Pubdate: Sun, 22 Sep 2002
Source: Halifax Herald (CN NS)
Copyright: 2002 The Halifax Herald Limited
Author: Canadian Press


Jean Chretien helped launch an initiative to radically reform
marijuana laws when he was justice minister in 1981, newly released
records show.

Cabinet documents from the government of then-Prime Minister Pierre
Trudeau show that Chretien pressed cabinet to lower fines, reduce jail
sentences and eliminate the criminal records of Canadians convicted of
possessing small amounts of marijuana.

Chretien also tabled a discussion paper at cabinet that, among other
things, raised the possibility of legalizing marijuana.

"Legalization and any regulation of cannabis production, distribution
and use would likely reduce some of the adverse consequences of using
the criminal law in this area," says the Jan. 23, 1981, paper.

"Because the conduct would be legal there would be no offences, no
criminal records, and no stigmatization. As well, there would be a
significant reduction of an illicit market, which obliges people to
engage in criminal activities or deal with criminal types in order to
supply themselves with cannabis."

Documents detailing the reform proposals, which were never put into
effect, were obtained under the Access to Information Act. The law
permits the disclosure of cabinet records only after 20 years have

Between January and July of 1981, Chretien joined Robert Kaplan and
Monique Begin - the solicitor general and health minister - in trying
to persuade cabinet colleagues to lighten the fines and prison terms
for simple possession of marijuana. The proposals would also curb
police powers and provide pardons to those convicted under the
previous, harsher law.

Full legalization, although briefly considered, was ultimately
rejected partly because "there is little doubt . . . that legalized
distribution would likely result in the increased use of cannabis by
Canadians thereby increasing the health and safety hazards which are
associated with it."

More than two decades later, the torch has passed to Prime Minister
Jean Chretien's own justice minister, who is considering the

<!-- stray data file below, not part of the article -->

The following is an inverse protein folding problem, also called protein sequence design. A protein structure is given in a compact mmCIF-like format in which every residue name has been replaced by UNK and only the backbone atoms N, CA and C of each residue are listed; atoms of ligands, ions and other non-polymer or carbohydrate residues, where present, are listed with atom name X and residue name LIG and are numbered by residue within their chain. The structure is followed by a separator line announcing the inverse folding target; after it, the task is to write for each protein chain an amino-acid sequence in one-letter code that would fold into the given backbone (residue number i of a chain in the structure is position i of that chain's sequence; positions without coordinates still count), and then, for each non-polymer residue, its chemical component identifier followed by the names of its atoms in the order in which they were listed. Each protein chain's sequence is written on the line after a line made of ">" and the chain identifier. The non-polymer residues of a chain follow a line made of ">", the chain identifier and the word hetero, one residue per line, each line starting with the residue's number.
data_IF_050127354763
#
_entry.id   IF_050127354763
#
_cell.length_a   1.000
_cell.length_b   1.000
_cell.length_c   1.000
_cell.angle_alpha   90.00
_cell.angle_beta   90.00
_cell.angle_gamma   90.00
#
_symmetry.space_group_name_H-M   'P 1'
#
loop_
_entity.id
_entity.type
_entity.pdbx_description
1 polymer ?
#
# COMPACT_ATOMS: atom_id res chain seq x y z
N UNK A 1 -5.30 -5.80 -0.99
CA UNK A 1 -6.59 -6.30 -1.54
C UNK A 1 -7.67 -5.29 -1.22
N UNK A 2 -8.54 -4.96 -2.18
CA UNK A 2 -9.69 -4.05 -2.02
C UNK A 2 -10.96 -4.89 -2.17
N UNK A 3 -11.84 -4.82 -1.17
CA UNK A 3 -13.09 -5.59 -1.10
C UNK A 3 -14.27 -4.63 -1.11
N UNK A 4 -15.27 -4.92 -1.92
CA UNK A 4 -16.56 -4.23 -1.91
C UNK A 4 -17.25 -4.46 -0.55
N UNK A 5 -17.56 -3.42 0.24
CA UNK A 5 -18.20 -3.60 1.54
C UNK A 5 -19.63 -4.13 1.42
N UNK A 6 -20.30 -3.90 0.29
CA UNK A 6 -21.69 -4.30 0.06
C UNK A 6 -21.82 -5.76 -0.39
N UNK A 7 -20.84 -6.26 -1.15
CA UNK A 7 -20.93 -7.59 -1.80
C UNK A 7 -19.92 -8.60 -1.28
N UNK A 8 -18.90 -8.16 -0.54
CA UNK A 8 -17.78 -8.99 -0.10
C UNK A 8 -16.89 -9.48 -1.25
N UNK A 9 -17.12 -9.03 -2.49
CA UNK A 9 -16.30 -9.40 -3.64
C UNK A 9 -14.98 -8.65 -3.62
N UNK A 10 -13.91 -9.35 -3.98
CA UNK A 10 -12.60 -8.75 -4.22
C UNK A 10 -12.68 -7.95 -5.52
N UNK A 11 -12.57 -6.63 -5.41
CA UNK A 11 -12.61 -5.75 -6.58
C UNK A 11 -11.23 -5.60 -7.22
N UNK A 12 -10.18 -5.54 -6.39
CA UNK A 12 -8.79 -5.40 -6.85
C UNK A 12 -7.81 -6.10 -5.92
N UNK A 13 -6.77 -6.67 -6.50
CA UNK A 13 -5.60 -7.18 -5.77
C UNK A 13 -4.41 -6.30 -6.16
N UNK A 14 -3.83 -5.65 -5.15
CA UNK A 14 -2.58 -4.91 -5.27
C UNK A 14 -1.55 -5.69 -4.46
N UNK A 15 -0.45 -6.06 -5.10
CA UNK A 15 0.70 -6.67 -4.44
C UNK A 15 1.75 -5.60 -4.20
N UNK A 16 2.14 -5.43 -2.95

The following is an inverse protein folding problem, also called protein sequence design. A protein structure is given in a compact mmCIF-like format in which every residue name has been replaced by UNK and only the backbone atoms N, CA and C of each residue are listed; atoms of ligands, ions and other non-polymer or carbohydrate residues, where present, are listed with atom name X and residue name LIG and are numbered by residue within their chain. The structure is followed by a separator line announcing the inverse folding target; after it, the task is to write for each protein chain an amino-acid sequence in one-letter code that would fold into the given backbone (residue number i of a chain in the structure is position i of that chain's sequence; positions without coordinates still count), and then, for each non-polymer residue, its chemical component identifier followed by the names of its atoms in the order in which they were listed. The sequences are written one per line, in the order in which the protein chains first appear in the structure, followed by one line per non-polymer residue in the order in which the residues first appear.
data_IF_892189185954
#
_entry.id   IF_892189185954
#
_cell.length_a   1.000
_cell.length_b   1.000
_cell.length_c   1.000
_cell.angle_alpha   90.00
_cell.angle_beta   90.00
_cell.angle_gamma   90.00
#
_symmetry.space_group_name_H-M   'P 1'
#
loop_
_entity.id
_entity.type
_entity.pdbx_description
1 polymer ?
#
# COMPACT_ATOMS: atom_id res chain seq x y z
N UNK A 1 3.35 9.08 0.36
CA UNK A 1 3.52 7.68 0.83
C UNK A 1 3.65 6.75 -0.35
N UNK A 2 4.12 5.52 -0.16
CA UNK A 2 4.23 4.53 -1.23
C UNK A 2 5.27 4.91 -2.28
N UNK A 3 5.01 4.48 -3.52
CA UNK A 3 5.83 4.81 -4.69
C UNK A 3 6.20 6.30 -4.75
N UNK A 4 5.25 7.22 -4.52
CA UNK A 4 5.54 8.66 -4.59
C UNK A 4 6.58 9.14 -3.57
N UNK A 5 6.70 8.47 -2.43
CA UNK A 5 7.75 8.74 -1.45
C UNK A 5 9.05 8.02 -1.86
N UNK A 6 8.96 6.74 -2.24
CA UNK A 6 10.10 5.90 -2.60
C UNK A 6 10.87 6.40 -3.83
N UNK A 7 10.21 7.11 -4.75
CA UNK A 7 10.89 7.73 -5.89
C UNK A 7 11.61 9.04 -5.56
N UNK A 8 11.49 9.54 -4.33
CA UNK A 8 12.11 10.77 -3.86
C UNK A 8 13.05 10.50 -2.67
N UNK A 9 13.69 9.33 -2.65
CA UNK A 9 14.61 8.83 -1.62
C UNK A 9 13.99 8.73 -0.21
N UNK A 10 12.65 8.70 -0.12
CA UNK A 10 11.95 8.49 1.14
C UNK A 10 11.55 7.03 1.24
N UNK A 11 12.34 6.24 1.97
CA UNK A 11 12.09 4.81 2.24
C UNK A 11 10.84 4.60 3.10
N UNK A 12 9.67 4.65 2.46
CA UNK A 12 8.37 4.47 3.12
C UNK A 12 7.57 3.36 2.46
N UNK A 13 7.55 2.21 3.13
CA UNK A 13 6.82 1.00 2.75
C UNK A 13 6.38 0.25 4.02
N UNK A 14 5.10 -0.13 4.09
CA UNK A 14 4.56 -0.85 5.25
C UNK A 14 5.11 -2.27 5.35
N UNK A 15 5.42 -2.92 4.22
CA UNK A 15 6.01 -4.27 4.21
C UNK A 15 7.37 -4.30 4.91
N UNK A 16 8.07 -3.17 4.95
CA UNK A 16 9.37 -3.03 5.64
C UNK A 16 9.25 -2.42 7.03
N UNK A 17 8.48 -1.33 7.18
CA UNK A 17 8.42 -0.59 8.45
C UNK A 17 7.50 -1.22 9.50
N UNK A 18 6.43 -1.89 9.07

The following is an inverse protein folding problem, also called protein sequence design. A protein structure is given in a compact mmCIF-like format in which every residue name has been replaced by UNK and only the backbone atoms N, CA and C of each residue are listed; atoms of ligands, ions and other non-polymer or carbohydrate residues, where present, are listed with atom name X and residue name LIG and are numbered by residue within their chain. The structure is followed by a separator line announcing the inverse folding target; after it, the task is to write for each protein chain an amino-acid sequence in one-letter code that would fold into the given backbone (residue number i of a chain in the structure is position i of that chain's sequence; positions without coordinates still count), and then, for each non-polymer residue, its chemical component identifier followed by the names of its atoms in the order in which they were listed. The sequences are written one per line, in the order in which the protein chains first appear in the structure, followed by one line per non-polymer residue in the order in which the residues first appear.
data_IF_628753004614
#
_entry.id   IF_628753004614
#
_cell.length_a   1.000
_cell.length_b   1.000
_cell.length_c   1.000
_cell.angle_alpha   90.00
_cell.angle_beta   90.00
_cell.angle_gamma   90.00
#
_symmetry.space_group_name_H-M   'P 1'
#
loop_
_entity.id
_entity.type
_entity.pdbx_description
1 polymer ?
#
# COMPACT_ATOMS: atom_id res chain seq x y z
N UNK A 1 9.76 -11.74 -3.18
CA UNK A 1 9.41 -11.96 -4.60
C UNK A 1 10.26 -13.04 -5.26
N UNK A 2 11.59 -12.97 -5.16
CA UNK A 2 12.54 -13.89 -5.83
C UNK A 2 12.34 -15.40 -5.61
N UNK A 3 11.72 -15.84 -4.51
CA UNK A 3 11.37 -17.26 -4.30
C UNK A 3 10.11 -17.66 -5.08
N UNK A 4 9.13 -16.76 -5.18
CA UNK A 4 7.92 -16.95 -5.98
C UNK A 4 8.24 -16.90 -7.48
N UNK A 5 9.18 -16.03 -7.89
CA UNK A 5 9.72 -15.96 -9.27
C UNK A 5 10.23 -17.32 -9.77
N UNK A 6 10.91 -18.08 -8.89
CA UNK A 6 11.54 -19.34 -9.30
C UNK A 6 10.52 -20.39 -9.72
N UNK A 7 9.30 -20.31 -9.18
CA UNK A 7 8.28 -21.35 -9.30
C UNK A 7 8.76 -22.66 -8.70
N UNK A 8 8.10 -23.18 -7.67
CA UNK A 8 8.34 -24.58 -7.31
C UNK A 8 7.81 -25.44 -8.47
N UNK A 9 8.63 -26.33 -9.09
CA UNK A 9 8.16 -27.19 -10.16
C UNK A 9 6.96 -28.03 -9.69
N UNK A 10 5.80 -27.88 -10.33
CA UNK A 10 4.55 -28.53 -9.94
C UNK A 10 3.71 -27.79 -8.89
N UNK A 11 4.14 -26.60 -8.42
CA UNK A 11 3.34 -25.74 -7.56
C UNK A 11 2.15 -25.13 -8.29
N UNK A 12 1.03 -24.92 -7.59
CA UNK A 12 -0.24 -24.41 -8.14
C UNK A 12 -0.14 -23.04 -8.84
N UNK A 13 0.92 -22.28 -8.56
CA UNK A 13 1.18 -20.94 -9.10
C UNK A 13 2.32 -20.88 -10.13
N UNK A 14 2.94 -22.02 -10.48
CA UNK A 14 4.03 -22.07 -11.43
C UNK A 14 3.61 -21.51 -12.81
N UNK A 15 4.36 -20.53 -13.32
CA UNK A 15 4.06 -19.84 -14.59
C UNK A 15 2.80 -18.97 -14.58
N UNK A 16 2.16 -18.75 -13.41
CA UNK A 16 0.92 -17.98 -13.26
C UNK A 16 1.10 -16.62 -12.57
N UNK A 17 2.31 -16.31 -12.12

decriminalization of marijuana.

Martin Cauchon said this summer that there is "strong support" among
Canadians for a new legal regime that would drop penalties against
people who possess and use small quantities of the drug.

Earlier this month, a Senate committee called on the government to
legalize and regulate the production and sale of marijuana, and to
erase the criminal records of those already convicted of simple possession.

Cauchon, who has admitted to smoking dope in his youth, has said the
government will not disclose its next move until early next year.
However, he has already indicated that legalization would create too
many international problems for the government, which has signed
treaties outlawing various drugs.

In July this year, Chretien said he had never tried

"I don't smoke cigarettes, and when I was young the word marijuana did
not exist," he said. "I didn't know. I learned about the word long
after that. It was too late to try it."

Nevertheless, a younger Chretien spearheaded the Trudeau government's
abortive efforts to relax marijuana laws following a Throne speech on
April 14, 1980, that promised significant reform.

As justice minister, he pressed for a maximum fine of $200, or maximum
imprisonment of 15 days, for simple possession of less than 30 grams
of marijuana. At the time, a first offence was punishable by a maximum
fine of $1,000 and-or six months in jail.

But like all government initiatives in the wake of the 1973 report of
the Le Dain Commission, which recommended the legalization of
marijuana, this one died before becoming law. The first major reform
of the law controlling marijuana did not come into effect until 1996
with passage of the Controlled Drugs and Substances Act.

The 1981 cabinet records do not make clear why the Chretien proposals
went nowhere, though the minutes of meetings indicate several cabinet
ministers were opposed to reform.

"Some Ministers expressed reservations that the government should not
be seen to be liberalizing laws on Cannabis at this time," say the
minutes of a July 29, 1981, cabinet meeting. 
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